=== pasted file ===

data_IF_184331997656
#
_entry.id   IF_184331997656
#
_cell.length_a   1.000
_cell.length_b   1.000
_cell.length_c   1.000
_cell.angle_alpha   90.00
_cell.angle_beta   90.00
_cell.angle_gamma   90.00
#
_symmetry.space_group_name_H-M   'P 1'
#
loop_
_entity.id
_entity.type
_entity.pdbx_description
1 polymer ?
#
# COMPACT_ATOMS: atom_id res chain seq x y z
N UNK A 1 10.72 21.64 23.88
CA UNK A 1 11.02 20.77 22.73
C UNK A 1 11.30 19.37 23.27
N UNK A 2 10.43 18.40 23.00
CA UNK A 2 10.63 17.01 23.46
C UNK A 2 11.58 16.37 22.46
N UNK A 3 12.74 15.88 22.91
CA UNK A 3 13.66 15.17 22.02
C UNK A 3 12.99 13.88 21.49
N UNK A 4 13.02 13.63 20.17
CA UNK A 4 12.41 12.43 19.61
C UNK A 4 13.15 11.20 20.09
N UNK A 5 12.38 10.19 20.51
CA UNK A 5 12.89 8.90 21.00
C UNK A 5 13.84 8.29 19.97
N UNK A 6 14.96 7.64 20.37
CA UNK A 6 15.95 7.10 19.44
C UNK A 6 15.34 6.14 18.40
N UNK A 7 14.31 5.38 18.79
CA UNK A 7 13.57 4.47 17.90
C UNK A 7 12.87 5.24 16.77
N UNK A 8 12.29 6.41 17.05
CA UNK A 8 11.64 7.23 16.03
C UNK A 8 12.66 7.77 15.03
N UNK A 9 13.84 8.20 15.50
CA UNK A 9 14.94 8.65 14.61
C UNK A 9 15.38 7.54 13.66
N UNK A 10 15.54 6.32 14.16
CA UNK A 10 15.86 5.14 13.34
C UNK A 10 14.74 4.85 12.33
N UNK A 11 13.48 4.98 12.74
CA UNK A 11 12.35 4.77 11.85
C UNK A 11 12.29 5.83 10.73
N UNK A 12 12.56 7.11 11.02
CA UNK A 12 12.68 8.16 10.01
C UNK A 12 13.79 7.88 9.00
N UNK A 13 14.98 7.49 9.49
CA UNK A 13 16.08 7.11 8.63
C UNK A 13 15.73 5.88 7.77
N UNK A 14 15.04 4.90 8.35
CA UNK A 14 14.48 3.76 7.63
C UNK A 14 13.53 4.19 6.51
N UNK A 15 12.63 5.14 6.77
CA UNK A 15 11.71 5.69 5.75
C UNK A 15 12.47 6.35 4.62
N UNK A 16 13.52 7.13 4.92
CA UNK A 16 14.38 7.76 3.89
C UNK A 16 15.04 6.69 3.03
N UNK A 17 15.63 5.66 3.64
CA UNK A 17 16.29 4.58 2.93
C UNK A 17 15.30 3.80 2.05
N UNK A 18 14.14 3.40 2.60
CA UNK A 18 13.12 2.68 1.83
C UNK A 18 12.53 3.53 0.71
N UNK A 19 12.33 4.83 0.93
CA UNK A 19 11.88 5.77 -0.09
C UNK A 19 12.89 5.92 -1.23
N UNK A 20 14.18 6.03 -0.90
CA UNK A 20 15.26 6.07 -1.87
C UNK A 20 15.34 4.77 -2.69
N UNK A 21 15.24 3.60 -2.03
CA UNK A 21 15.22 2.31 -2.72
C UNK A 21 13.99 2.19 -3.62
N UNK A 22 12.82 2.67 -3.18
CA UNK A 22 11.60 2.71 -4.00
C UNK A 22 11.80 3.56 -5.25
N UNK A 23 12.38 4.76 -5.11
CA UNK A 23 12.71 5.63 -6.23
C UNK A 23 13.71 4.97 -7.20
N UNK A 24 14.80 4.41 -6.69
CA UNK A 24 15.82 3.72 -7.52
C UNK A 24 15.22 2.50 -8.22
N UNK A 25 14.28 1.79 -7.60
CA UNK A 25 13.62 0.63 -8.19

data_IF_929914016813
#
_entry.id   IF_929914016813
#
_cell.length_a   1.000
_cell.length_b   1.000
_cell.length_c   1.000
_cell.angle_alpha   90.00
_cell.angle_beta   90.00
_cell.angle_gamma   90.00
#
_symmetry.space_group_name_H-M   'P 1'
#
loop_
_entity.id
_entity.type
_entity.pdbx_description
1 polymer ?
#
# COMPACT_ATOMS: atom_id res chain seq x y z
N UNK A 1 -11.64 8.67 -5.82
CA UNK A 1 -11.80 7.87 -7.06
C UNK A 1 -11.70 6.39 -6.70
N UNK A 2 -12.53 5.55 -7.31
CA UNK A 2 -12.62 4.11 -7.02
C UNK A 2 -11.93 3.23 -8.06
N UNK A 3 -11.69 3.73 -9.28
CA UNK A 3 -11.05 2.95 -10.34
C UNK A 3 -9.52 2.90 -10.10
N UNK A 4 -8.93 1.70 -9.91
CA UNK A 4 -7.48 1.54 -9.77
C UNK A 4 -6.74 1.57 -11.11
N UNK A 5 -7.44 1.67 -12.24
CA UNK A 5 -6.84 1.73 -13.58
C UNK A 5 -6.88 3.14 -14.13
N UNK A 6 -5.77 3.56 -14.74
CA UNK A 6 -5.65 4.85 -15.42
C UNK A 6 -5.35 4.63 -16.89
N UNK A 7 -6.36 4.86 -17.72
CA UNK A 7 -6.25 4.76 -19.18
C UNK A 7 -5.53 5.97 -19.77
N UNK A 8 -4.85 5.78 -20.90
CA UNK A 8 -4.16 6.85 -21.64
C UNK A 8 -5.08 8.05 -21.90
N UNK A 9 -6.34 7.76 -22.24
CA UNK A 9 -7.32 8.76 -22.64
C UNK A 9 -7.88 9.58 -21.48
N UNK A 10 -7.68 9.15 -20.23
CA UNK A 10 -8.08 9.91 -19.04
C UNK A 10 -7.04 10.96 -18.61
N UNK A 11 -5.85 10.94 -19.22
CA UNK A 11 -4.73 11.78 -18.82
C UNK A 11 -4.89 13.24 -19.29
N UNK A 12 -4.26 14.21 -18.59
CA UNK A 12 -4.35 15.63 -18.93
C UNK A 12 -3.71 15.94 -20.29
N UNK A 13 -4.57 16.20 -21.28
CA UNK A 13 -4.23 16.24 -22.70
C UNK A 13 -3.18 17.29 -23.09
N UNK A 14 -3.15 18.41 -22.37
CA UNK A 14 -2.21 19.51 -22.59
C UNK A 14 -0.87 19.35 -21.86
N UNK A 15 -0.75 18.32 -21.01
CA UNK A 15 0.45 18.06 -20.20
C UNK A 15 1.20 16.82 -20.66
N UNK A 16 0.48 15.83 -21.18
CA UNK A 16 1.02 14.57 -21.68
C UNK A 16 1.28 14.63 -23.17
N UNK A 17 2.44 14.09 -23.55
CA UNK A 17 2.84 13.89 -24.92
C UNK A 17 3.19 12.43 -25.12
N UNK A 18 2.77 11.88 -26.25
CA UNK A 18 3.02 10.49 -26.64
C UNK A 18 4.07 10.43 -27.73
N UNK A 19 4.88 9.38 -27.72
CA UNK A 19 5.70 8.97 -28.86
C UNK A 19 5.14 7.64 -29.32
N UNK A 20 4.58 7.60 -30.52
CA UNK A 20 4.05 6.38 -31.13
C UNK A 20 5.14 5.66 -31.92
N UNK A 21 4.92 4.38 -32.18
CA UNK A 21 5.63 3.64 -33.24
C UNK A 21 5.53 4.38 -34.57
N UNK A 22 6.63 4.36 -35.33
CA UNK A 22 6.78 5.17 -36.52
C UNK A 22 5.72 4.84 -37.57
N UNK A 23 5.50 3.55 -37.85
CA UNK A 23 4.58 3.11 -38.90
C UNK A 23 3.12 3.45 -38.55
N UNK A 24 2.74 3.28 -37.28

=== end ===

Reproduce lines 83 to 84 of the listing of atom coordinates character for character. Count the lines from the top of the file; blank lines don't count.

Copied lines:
C UNK A 21 13.99 2.19 -3.62
N UNK A 22 12.82 2.67 -3.18